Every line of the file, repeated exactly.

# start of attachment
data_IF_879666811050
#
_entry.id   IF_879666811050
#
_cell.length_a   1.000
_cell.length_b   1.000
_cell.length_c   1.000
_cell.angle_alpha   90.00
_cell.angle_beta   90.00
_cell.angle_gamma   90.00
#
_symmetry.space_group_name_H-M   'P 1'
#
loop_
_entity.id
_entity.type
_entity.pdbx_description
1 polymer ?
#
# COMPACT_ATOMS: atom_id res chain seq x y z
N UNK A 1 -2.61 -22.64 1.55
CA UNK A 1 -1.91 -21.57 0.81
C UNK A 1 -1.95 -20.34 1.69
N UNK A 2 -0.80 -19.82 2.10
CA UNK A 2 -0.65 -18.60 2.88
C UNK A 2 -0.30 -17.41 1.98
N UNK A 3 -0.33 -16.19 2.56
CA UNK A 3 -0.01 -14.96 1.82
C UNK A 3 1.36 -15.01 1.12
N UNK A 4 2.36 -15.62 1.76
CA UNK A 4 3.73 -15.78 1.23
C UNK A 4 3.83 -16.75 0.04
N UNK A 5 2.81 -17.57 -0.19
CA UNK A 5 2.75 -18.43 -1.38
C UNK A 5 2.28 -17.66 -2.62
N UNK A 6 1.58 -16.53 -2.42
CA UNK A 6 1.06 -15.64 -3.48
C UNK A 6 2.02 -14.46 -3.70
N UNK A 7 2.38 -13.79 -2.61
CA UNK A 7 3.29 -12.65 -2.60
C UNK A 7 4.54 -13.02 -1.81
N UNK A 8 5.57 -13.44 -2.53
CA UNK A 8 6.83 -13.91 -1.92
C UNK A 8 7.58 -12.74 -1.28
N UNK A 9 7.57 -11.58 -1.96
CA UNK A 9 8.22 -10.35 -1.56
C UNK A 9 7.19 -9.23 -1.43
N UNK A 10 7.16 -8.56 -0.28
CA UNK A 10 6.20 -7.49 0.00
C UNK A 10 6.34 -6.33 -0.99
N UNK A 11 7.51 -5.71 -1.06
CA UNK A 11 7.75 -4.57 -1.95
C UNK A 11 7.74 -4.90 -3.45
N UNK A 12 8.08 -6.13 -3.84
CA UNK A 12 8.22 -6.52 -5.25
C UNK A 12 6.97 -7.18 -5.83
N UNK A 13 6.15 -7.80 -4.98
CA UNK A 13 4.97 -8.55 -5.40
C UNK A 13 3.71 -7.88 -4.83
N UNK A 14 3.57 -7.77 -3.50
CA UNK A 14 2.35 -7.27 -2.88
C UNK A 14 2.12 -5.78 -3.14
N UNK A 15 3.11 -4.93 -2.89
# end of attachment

data_IF_879666811050
#
_entry.id   IF_879666811050
#
_cell.length_a   1.000
_cell.length_b   1.000
_cell.length_c   1.000
_cell.angle_alpha   90.00
_cell.angle_beta   90.00
_cell.angle_gamma   90.00
#
_symmetry.space_group_name_H-M   'P 1'
#
loop_
_entity.id
_entity.type
_entity.pdbx_description
1 polymer ?
#
# COMPACT_ATOMS: atom_id res chain seq x y z
N UNK A 1 -2.61 -22.64 1.55
CA UNK A 1 -1.91 -21.57 0.81
C UNK A 1 -1.95 -20.34 1.69
N UNK A 2 -0.80 -19.82 2.10
CA UNK A 2 -0.65 -18.60 2.88
C UNK A 2 -0.30 -17.41 1.98
N UNK A 3 -0.33 -16.19 2.56
CA UNK A 3 -0.01 -14.96 1.82
C UNK A 3 1.36 -15.01 1.12
N UNK A 4 2.36 -15.62 1.76
CA UNK A 4 3.73 -15.78 1.23
C UNK A 4 3.83 -16.75 0.04
N UNK A 5 2.81 -17.57 -0.19
CA UNK A 5 2.75 -18.43 -1.38
C UNK A 5 2.28 -17.66 -2.62
N UNK A 6 1.58 -16.53 -2.42
CA UNK A 6 1.06 -15.64 -3.48
C UNK A 6 2.02 -14.46 -3.70
N UNK A 7 2.38 -13.79 -2.61
CA UNK A 7 3.29 -12.65 -2.60
C UNK A 7 4.54 -13.02 -1.81
N UNK A 8 5.57 -13.44 -2.53
CA UNK A 8 6.83 -13.91 -1.92
C UNK A 8 7.58 -12.74 -1.28
N UNK A 9 7.57 -11.58 -1.96
CA UNK A 9 8.22 -10.35 -1.56
C UNK A 9 7.19 -9.23 -1.43
N UNK A 10 7.16 -8.56 -0.28
CA UNK A 10 6.20 -7.49 0.00
C UNK A 10 6.34 -6.33 -0.99
N UNK A 11 7.51 -5.71 -1.06
CA UNK A 11 7.75 -4.57 -1.95
C UNK A 11 7.74 -4.90 -3.45
N UNK A 12 8.08 -6.13 -3.84
CA UNK A 12 8.22 -6.52 -5.25
C UNK A 12 6.97 -7.18 -5.83
N UNK A 13 6.15 -7.80 -4.98
CA UNK A 13 4.97 -8.55 -5.40
C UNK A 13 3.71 -7.88 -4.83
N UNK A 14 3.57 -7.77 -3.50
CA UNK A 14 2.35 -7.27 -2.88
C UNK A 14 2.12 -5.78 -3.14
N UNK A 15 3.11 -4.93 -2.89